Second Thirds – This is one of those cigars where you’re not sure if you should ash it or not. However, the problem was solved when I started having a hard time on the pull. I ended up ashing it, which improved things, then I ended up lancing it since it jammed up again. Disappointing, but whatever. In between all this I ended up teasing out “cake batter” (freshly baked cake) from the cigar. The problem was that I was working hard for it. While it’s an interesting flavor, the Rocky Patel “coca” is a much better execution and much easier to get a flavor out of.

Last Thirds – The other guy I was smoking with wouldn’t smoke his last thirds, I went for it and got leather out of mine for a bit, maybe cinnamon. The cigar finishes out nice and evenly and goes sour about where I put my fingers, so I would say it has a nice finish.

I dunno about this one, I have another one in my fridge but unless that one is significantly better, this one is maybe a 7 to me. Certainly I feel like you could do better with the La Aurora or Rocky Patels, but this one is still worth checking out if you’re wondering what cake batter might taste like coming in the smoke.

Rocky Patel Winter Collection

Apparently people get free cigars to review these. One of these people isn’t me.

My Rocky Patel was given to me by a buddy who wanted me to try it and to get my observations. Generally cigars in boxes should max out at about $5 per stick, $7 individually. I hate to admit it but I’ve been in the $3 range when they’re “on sale”. My jewishness preserves my health, you see.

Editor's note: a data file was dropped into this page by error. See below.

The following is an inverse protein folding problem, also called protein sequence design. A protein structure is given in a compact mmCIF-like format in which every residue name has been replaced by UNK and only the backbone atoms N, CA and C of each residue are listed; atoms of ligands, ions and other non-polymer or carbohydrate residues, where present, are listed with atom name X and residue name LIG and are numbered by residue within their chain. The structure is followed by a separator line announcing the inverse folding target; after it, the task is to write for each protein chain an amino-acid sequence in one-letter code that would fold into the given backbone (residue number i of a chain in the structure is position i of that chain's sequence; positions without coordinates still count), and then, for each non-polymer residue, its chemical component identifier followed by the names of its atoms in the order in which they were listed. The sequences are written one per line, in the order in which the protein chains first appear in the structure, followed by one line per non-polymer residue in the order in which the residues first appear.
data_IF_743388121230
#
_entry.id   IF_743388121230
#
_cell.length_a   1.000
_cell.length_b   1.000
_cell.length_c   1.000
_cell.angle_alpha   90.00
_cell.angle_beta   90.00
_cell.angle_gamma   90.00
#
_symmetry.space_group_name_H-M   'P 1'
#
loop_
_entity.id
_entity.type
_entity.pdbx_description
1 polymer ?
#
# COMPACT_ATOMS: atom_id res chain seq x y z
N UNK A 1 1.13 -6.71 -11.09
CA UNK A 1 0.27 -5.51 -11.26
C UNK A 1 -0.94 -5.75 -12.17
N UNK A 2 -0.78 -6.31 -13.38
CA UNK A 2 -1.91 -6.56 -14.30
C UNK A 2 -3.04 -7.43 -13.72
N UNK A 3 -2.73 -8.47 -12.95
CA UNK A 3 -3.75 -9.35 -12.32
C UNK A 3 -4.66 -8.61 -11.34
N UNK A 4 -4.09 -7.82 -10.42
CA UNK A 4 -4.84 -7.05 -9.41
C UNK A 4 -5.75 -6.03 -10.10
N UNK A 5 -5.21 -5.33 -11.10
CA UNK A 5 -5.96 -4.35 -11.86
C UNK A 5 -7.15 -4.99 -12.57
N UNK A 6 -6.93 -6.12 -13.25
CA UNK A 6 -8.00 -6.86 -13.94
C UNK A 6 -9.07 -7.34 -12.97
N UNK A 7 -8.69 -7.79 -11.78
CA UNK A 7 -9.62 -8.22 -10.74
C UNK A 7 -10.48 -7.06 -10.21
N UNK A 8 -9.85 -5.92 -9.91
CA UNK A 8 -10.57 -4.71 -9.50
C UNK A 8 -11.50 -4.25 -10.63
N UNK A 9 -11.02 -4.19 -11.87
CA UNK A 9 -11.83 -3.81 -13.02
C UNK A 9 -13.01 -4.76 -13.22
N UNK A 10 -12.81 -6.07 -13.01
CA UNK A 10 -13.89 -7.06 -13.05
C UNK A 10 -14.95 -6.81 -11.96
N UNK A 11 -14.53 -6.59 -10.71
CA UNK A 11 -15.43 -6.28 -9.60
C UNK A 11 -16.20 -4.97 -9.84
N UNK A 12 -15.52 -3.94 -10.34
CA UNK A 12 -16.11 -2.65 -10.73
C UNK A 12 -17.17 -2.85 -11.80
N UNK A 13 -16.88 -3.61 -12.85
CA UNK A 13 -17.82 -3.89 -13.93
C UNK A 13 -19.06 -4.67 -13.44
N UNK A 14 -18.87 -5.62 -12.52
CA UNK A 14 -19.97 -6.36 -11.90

My brother’s take on it was roughly the same as the review on her humidor, which was “leather”. Now, one thing I hate about cigar reviews is that “leather” is the generic term for “I can’t taste it”. Sort of like “pepper”, now that I’ve got this figured out I realize that “pepper” is a red flag for doing it wrong. Now, don’t get me wrong, I got a bit of leather out of the light, but then leather or earthy is what you get out of 90% of cigars on the first third. More interesting is the fact that I picked up on the chocolate aroma too. In fact, my first thoughts were TOO MUCH CHOCOLATE, just on the pull and the smell of the wrapper.

After lighting the cigar, there’s the peppery and earthy notes I come to expect. Some reviews, including my brother, called this “old leather”. I personally think most cigars on the first third taste just about the same. There’s variations on how much pepper you get out of it, but generally the first third is “earth”, “leather”, “pepper” or “cedar”.